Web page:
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Paying my 10-year-old daughter what I owe her: Money Talks

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It didn’t take much thought for me to pinpoint my best money move of January.

On Jan. 22 at 10:54 p.m., I transferred $500 from my checking account into my daughter Parker’s brokerage account.

It was her Christmas bonus, which I’m now issuing annually in lieu of presents. It’s my way of teaching Parker early to amass appreciable assets instead of material stuff.

But I told you last month that I was late in paying Parker. The headline on that column sat as a painful reminder. It stung more each day since the column published. Each time I read it, “I’m in debt to my 10-year-old daughter,” it gnawed at me. Score another one for the power of journaling.

And so I didn’t want another day to pass. It was time I made things right. Although the reason for my debt was relatable — insufficient funds.

You must understand that my money is spoken for. Nearly every dollar I bring in now has a purpose. I’ve maxed out my elections. I’m tithing. I’m investing for myself and for Parker. I’m paying down a new car note. I’m tucking away cash to purchase a multi-family property.

That’s all by choice, decisions I deem as smart money moves for me and Parker’s future. Still, they’re cumbersome additions to my everyday expenses.

So when it came to a $500 cash gift, I wasn’t sure where the money would come from. I didn’t have to give that much. The amount was arbitrary. But I never want to shortchange Parker. My obligation to her also forced me to operate differently.

Every frivolous purchase I so much as thought about making elicited guilt. I knew I couldn’t. Not as long as Parker hadn’t received her Christmas bonus.

And remember sweetie, a man always keeps his word.

I could have scaled back on my gift or canceled it altogether, chalking it up to hard times. Parker would have understood either way. She’s a sweet child, and she never cared about a Christmas bonus. She’s not hyper-focused on money.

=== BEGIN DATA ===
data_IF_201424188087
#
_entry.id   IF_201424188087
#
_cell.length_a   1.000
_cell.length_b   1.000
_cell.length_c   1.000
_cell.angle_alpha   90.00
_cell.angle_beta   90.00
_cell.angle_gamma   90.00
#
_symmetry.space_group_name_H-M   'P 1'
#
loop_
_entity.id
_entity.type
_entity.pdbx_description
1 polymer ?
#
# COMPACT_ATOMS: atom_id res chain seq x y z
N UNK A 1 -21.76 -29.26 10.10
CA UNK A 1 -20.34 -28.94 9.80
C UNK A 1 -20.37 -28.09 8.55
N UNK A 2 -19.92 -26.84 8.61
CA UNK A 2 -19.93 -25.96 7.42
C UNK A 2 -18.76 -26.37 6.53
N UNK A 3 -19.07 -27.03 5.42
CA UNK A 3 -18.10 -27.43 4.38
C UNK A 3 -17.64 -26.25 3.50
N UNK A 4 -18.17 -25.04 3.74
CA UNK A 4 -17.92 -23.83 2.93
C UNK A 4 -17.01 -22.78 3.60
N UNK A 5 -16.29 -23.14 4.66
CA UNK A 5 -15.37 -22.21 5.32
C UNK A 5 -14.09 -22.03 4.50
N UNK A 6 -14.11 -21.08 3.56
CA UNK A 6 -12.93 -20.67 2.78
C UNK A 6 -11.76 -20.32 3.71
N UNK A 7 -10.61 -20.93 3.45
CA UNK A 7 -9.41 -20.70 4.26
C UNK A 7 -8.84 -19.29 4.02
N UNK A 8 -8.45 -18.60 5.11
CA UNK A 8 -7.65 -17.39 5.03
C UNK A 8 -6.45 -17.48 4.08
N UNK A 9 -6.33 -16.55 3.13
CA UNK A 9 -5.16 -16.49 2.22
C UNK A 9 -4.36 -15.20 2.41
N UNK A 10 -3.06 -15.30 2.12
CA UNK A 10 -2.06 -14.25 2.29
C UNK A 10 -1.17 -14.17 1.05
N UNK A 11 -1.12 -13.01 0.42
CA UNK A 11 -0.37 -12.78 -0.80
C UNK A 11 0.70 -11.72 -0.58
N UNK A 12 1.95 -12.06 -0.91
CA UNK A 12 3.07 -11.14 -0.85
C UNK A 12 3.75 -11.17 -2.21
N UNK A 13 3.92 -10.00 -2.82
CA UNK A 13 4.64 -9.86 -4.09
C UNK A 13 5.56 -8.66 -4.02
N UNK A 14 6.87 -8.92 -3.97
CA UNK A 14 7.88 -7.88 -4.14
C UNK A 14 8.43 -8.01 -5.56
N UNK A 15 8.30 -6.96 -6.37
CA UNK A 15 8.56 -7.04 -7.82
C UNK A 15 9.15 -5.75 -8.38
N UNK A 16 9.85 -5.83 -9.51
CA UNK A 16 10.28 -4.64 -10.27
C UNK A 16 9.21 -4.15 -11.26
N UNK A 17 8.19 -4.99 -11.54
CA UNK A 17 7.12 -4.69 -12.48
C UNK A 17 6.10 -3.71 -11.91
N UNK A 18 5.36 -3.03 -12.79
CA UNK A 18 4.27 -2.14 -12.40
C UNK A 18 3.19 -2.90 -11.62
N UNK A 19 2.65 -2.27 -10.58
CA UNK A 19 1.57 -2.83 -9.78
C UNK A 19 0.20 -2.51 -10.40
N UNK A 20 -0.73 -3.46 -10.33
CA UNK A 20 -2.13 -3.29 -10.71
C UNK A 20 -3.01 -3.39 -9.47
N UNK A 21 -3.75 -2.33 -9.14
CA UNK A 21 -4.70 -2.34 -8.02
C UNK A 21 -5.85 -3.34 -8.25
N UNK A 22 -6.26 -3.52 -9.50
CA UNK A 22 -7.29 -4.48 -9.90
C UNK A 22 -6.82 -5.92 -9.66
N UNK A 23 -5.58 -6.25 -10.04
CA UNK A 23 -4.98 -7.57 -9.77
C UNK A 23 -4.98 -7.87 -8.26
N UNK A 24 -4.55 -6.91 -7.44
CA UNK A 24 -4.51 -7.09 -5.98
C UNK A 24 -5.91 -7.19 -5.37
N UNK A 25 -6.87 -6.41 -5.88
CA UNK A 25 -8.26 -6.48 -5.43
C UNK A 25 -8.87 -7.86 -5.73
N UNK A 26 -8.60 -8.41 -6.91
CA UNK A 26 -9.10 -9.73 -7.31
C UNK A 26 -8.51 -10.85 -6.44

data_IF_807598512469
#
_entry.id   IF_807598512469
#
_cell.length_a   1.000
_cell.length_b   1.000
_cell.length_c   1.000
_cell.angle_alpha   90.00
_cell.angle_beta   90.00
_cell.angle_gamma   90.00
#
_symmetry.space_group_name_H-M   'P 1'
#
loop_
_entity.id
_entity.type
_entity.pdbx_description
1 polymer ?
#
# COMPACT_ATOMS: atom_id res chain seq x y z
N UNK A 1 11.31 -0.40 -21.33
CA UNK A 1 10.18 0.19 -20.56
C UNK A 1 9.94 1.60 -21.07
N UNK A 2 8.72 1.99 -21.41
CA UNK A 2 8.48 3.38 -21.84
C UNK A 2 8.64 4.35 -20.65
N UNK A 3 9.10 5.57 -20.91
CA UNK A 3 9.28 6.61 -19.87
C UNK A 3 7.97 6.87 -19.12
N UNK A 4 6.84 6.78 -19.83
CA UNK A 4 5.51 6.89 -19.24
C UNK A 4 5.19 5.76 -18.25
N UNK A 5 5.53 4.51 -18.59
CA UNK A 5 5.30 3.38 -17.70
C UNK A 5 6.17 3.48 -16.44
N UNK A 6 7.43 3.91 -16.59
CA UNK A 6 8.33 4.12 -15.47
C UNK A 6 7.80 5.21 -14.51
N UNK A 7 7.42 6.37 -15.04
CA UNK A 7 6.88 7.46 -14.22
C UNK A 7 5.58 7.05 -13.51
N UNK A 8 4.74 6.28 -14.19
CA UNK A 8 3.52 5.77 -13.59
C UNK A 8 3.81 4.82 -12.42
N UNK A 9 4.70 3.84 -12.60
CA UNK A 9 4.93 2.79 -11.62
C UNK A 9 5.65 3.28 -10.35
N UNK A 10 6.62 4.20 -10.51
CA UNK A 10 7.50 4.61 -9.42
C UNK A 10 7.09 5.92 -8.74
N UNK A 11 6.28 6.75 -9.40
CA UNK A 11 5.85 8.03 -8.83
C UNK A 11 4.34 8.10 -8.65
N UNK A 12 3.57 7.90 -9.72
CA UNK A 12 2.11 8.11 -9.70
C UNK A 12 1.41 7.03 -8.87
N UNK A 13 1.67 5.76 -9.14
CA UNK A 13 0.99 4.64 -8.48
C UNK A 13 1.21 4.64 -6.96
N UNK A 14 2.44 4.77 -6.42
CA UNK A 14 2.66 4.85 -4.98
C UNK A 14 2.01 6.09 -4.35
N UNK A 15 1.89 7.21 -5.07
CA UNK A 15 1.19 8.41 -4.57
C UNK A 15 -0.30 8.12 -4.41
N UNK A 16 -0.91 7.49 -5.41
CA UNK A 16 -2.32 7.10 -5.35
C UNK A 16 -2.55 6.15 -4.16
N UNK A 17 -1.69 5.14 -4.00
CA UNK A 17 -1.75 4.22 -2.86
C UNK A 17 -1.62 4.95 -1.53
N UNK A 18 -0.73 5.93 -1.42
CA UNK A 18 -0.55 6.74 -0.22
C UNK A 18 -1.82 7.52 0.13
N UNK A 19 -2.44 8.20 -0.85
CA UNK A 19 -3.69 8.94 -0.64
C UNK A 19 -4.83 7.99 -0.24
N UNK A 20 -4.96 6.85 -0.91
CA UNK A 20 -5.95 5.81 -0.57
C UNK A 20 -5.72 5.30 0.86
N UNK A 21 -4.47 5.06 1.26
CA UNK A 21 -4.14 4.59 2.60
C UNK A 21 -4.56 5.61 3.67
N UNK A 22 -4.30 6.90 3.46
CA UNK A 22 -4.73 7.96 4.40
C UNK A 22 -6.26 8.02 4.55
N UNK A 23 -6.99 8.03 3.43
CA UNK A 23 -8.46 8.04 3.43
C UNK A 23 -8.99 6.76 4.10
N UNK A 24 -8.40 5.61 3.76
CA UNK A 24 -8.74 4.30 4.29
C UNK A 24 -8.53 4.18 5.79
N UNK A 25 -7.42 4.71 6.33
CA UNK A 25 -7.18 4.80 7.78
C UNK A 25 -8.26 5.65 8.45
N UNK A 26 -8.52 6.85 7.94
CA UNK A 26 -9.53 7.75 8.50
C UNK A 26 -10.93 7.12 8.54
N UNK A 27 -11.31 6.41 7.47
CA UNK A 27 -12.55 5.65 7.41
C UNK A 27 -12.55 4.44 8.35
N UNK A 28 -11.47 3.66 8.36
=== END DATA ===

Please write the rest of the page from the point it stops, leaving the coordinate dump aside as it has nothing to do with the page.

But I’ve realized how much investing for Parker now will do for her later. And I’m hooked on helping her.

When I made my monthly contribution to Parker’s brokerage account in mid-December, the deposit and subsequent investment pushed her past 100 shares in her first index fund.

After my January and February contributions, and after we invest her Christmas bonus and birthday money, Parker will surpass 110 shares.

By drawing dividends that we have automatically reinvesting into the same position, Parker’s money is working for her and compounding.

On Dec. 21, she earned a $110.43 dividend payout. With her fund’s stock price hovering around $112, Parker’s quarterly payout is nearly securing her another share.

I’m committed to dumping as much money into this account as possible until Parker turns 21 and assumes ownership. I’ve got 11 more years.

I’m close to correcting the snag with her Roth IRA. I anticipate starting contributions to that account for her soon. But keeping my word to Parker and fulfilling my obligation for her Christmas bonus was an important first step.

Not only will the bonus help accelerate Parker along the simple path to wealth. But the bump also was a valuable reminder of a pivotal lesson in this financial game — paying yourself first.

No matter my other obligations, I needed to adhere to that philosophy. I’m adopting it late. It’s pivotal that Parker learns it early.

I didn’t concern myself as much with how I would recoup my $500 cash gift. Instead, I believed that I would find a way. I still believe that, even though it’s not quite necessary.

Three hours before I made the transfer, my mother told me she owed me money: $500. A repaid debt she’s returning to me is trickling in. Snags on her end have interrupted her planned installments. It resulted in a $500 shortfall this month.

I didn’t know. I wasn’t keeping track. I never planned on my mother’s money. But it arrived at the perfect time.

My account was credited with that money on the same Tuesday that Parker’s bonus was debited.

It helped me to comfortably absorb the most critical catch-up contribution there is.

Darnell Mayberry is a sportswriter based in Chicago and is the author of “100 Things Thunder Fans Should Know & Do Before They Die.” He loves his daughter Parker, money and the Minnesota Vikings. You will find his column, Money Talks, each Saturday on and Sundays in The Plain Dealer.

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